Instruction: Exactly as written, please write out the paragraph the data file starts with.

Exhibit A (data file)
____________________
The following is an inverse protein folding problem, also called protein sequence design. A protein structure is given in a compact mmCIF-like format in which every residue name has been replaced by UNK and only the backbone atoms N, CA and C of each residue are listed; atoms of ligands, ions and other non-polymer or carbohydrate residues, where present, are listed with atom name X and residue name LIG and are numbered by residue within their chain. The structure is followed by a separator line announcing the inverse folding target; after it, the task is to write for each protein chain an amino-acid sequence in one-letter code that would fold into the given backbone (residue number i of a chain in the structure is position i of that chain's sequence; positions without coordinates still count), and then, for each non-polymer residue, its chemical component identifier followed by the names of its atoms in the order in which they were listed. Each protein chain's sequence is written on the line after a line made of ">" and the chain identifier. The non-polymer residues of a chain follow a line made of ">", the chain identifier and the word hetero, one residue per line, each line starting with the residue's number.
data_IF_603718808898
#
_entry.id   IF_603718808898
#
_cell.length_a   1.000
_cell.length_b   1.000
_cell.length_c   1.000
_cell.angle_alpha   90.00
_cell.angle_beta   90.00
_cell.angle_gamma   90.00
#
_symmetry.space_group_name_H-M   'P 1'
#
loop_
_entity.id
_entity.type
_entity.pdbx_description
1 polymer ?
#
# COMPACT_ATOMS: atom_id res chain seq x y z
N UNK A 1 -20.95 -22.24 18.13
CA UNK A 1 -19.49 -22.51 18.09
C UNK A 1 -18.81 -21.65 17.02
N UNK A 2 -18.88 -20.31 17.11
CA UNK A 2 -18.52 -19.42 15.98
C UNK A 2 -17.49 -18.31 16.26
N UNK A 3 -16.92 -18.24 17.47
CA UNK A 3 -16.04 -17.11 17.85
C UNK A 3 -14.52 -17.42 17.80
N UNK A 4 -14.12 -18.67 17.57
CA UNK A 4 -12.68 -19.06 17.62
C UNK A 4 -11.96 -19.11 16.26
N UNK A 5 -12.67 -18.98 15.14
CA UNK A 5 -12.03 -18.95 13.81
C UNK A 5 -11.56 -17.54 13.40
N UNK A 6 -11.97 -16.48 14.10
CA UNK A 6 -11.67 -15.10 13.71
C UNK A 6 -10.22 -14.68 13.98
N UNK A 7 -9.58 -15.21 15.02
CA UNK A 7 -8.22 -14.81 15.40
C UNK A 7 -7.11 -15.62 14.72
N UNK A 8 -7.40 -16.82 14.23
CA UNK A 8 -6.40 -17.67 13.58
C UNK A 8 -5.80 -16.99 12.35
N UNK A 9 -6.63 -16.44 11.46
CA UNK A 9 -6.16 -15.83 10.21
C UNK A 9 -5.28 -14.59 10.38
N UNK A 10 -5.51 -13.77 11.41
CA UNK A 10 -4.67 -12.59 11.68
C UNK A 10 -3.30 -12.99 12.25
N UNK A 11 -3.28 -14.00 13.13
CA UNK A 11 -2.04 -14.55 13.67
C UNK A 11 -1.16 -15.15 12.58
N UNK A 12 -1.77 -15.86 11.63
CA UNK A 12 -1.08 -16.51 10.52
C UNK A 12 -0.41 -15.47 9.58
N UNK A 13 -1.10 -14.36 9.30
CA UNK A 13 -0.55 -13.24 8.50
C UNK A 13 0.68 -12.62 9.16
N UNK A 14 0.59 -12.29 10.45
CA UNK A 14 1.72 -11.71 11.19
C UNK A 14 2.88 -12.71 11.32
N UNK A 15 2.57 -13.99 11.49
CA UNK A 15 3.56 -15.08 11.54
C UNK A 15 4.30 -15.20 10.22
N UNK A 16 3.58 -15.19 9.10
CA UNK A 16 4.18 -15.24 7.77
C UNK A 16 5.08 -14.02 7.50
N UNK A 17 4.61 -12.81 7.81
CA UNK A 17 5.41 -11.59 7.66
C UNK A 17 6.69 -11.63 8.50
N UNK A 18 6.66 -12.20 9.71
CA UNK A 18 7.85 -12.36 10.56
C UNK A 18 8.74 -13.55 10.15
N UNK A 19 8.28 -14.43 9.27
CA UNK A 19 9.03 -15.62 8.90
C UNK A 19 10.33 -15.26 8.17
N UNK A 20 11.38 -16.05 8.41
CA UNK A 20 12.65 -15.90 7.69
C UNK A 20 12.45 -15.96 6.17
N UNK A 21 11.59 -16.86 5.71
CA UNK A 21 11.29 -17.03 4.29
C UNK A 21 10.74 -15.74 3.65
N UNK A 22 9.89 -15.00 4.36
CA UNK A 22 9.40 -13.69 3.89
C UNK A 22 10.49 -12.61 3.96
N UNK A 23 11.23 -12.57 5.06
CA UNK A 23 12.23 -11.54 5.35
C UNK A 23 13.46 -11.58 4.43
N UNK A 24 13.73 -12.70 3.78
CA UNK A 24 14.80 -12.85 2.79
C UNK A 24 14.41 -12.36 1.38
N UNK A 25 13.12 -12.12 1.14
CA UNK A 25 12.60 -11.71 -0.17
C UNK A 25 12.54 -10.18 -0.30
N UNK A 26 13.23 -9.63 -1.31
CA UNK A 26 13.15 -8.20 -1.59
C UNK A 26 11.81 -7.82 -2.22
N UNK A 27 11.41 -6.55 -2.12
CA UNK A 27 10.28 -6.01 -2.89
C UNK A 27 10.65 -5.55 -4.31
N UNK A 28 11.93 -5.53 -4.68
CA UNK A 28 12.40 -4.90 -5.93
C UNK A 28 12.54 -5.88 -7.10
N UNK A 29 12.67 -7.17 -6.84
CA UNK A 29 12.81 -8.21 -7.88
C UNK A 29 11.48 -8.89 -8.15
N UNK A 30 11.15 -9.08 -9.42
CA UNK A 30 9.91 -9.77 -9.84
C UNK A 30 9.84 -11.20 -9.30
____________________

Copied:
The following is an inverse protein folding problem, also called protein sequence design. A protein structure is given in a compact mmCIF-like format in which every residue name has been replaced by UNK and only the backbone atoms N, CA and C of each residue are listed; atoms of ligands, ions and other non-polymer or carbohydrate residues, where present, are listed with atom name X and residue name LIG and are numbered by residue within their chain. The structure is followed by a separator line announcing the inverse folding target; after it, the task is to write for each protein chain an amino-acid sequence in one-letter code that would fold into the given backbone (residue number i of a chain in the structure is position i of that chain's sequence; positions without coordinates still count), and then, for each non-polymer residue, its chemical component identifier followed by the names of its atoms in the order in which they were listed. Each protein chain's sequence is written on the line after a line made of ">" and the chain identifier. The non-polymer residues of a chain follow a line made of ">", the chain identifier and the word hetero, one residue per line, each line starting with the residue's number.